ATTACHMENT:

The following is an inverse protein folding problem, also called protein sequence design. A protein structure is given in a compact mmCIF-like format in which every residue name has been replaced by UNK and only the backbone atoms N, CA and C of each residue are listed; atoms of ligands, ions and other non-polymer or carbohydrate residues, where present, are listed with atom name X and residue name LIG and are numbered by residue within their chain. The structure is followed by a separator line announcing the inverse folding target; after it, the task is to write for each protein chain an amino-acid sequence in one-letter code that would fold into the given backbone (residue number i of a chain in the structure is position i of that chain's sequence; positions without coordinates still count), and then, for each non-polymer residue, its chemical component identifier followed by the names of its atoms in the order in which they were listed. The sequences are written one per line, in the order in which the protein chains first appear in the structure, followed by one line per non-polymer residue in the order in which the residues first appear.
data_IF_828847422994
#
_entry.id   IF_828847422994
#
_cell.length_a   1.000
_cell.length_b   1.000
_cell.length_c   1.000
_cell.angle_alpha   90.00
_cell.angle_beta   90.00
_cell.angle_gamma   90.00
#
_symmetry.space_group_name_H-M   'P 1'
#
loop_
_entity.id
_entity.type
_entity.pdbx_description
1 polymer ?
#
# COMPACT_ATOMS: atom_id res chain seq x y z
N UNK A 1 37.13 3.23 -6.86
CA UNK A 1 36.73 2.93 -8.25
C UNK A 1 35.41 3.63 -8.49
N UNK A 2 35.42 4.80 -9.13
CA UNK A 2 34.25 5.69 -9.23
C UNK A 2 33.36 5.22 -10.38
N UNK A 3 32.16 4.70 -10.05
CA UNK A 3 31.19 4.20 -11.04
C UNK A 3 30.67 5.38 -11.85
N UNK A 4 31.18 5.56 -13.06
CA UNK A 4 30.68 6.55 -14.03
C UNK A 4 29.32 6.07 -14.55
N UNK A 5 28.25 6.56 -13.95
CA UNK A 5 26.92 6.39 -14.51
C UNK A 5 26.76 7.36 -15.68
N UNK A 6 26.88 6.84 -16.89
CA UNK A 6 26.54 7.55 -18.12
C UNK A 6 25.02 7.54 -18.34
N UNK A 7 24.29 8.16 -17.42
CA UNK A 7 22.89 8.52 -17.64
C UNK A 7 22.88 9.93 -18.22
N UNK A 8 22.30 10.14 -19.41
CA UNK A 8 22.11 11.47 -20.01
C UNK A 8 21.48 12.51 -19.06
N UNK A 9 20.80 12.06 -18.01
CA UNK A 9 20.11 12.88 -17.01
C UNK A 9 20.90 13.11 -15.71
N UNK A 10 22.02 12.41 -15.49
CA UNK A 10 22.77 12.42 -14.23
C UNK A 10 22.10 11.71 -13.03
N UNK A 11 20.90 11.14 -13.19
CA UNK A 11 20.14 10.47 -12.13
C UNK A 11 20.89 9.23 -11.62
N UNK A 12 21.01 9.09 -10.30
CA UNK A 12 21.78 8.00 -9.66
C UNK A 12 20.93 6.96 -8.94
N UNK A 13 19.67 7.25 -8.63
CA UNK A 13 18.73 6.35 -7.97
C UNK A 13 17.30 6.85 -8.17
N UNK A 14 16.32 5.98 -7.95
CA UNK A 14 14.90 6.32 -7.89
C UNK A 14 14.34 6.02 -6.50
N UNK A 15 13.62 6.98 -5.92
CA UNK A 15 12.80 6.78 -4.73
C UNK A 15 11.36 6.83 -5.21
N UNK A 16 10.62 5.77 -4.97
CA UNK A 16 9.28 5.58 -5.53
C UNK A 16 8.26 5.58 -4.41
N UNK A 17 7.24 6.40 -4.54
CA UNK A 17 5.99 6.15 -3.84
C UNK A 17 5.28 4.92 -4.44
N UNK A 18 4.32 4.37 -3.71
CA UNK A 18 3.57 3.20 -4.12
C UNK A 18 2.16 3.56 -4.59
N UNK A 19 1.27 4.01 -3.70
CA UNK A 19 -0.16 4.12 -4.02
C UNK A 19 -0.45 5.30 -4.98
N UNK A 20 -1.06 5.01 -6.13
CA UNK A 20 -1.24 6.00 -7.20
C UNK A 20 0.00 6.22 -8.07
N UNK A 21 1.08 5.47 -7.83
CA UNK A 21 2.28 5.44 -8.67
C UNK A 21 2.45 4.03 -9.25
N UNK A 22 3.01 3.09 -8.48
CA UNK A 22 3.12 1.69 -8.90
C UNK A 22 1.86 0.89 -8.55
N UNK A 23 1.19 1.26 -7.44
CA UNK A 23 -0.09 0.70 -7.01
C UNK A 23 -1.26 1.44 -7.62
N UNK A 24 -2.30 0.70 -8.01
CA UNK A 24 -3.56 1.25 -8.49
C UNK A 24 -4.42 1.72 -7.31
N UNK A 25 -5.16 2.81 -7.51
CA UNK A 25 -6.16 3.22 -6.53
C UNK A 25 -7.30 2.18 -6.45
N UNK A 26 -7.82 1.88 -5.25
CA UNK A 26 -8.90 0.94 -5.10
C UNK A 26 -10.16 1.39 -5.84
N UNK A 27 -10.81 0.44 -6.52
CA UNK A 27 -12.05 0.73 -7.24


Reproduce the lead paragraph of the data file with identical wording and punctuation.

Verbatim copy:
The following is an inverse protein folding problem, also called protein sequence design. A protein structure is given in a compact mmCIF-like format in which every residue name has been replaced by UNK and only the backbone atoms N, CA and C of each residue are listed; atoms of ligands, ions and other non-polymer or carbohydrate residues, where present, are listed with atom name X and residue name LIG and are numbered by residue within their chain. The structure is followed by a separator line announcing the inverse folding target; after it, the task is to write for each protein chain an amino-acid sequence in one-letter code that would fold into the given backbone (residue number i of a chain in the structure is position i of that chain's sequence; positions without coordinates still count), and then, for each non-polymer residue, its chemical component identifier followed by the names of its atoms in the order in which they were listed. The sequences are written one per line, in the order in which the protein chains first appear in the structure, followed by one line per non-polymer residue in the order in which the residues first appear.